That calls for a very high account balance. Not only will you have to pay for the property itself, but most advisers recommend that you have enough saved for several months’ property expenses at the very least.
If you do find a lender who specializes in loans to IRAs, you are not personally guaranteeing the mortgage, so the loan will have to be nonrecourse. If you stop making payments, the only asset the lender can go after is the property itself. That means the lender will require a sizable down payment of around 40% to 50% and charge much higher interest rates than those in a conventional mortgage.
There is something else you have to watch for if your IRA makes a debt-financed purchase. Any revenue the property generates might be considered unrelated business taxable income, or UBTI.
Whether you pay cash or obtain financing, there is no tax consequence to buying, selling, flipping, and amassing properties within the IRA. You can freely roll funds among various projects.
Remember that the IRA owns the property. That is where things get a little strange.
You cannot manage the property, landscape around the pool, repaint the guest room or even change a light bulb. You must pay someone else to care for your property, and that someone cannot be anybody on the disqualified list.
If the IRA buys a ski lodge, say, you may not furnish it with antiques you have collected from around the world. If the IRA buys a chain of boutiques, neither you nor anyone on the disqualified list may work in the shops or purchase items from them. This is passive income at its most passive.
You are breaking the rules if you pay for repairs or ongoing maintenance out of your own pocket. Instead, you will fund the IRA to pay for expenses. That can get tricky because contributions are limited. If you have a string of expensive repairs, you could incur high penalties for overcontributing.
All rental income goes into the IRA. It is tax deferred, of course, until you withdraw from the IRA in retirement.
This is an excellent way to go about wealth building, but be aware that you are excluded from certain perks that traditional property owners enjoy. You cannot deduct mortgage interest, depreciation, property tax and other expenses associated with owning property.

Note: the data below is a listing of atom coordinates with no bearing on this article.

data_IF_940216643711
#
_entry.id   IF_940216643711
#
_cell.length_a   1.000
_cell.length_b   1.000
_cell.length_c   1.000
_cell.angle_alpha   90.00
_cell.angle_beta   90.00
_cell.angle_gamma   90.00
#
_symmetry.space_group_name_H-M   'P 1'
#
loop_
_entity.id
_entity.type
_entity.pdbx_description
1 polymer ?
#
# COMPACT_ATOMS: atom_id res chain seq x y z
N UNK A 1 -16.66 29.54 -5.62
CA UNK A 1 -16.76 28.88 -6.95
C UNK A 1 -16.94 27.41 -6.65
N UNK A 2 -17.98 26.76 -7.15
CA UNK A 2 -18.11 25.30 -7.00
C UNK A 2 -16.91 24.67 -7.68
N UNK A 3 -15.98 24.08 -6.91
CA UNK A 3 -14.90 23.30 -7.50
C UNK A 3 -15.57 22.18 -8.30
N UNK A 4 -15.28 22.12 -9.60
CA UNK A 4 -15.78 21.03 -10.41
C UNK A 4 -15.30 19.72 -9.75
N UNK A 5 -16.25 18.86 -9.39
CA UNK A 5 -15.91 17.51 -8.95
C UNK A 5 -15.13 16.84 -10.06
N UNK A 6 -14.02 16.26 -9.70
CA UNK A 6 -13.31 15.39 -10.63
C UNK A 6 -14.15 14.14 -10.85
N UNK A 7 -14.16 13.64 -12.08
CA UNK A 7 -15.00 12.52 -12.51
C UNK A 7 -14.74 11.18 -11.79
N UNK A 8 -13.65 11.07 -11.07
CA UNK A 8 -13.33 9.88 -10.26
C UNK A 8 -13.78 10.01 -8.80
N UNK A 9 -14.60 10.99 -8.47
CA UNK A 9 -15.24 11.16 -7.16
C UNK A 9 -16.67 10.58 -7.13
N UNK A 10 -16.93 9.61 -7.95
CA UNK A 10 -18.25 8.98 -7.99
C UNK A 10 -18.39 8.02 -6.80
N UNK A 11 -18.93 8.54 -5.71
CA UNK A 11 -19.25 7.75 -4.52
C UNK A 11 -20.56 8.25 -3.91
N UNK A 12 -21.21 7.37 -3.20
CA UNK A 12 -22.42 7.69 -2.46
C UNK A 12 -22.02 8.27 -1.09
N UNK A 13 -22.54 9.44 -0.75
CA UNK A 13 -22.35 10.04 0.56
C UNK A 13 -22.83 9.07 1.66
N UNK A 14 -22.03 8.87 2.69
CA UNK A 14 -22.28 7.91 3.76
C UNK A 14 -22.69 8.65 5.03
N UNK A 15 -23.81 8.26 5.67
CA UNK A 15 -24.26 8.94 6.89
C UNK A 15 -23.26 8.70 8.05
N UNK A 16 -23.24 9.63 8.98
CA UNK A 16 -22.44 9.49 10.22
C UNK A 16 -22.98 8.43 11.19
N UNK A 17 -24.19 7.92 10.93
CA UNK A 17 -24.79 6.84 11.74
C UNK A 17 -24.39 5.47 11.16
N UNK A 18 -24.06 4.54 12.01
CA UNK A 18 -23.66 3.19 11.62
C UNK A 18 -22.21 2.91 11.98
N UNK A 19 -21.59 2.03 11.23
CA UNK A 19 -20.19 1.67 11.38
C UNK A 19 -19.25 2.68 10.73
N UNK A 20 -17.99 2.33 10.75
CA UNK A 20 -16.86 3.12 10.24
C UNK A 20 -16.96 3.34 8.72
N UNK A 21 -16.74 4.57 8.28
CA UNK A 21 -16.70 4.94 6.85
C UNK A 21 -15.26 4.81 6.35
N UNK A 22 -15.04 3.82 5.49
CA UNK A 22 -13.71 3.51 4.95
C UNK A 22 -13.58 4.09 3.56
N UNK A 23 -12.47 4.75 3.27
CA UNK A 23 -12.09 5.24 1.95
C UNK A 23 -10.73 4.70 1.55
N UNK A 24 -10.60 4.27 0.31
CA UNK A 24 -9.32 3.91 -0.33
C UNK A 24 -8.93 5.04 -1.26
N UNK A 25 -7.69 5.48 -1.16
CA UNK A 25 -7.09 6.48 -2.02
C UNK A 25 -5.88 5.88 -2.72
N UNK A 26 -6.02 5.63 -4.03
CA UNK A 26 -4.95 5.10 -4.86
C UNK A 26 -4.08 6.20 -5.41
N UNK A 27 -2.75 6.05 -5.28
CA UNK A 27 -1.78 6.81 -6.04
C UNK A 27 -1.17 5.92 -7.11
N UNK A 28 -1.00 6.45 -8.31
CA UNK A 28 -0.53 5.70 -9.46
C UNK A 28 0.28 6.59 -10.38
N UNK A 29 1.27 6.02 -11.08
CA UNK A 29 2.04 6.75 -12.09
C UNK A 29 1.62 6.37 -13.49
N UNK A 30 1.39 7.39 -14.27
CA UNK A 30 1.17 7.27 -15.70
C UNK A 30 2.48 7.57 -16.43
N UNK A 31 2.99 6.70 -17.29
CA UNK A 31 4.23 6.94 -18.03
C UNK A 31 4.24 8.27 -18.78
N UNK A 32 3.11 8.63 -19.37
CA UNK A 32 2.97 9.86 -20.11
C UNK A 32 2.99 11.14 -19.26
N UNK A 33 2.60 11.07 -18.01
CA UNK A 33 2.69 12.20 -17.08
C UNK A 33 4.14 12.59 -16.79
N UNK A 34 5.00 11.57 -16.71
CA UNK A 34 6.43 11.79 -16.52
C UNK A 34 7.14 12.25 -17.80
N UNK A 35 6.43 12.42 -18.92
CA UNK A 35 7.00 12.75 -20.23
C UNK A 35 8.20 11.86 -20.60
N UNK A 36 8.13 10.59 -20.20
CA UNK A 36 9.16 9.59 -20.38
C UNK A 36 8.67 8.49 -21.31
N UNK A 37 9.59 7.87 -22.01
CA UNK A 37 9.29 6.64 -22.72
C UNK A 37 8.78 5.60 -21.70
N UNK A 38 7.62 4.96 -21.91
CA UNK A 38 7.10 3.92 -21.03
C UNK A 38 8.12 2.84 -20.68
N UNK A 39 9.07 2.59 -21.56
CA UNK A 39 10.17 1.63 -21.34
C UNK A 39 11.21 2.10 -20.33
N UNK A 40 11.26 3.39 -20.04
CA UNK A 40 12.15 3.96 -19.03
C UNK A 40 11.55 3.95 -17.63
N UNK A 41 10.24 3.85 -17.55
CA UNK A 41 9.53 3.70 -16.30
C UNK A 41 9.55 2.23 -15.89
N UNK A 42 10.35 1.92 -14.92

This is a simple matter of negotiating the price and terms and asking your custodian to sell the property on your IRA’s behalf. Proceeds from the sale will go directly back into your IRA. No capital gains tax is owed, and the reinvestment is tax-free for now.
The Bottom Line
The IRA plan is not ideal for every passive investor. For example, if you had planned to purchase rental properties that you and family members could enjoy now and then, this is not the right solution for you. If purchasing property through an IRA would require a loan, there are better options with more favorable terms. If you lack experience in real estate investing in general, get some practice buying rental properties the old-fashioned way before you take this route.
Otherwise, you are a great candidate for investing in property with an IRA, and there are some great incentives.
Real estate almost always pays excellent returns over the long term. It is largely recession-proof. Property values are never as volatile as stock prices, and rental property occupancy rates tend to hold steady even in weak economies.
In short, there is much to like about this type of passive investing. It is a great vehicle for building wealth and diversifying your retirement savings.
Disclaimer: The views and opinions expressed in this blog post are provided for informational purposes only, and should not be construed as an offer to buy or sell any securities or to make or consider any investment or course of action.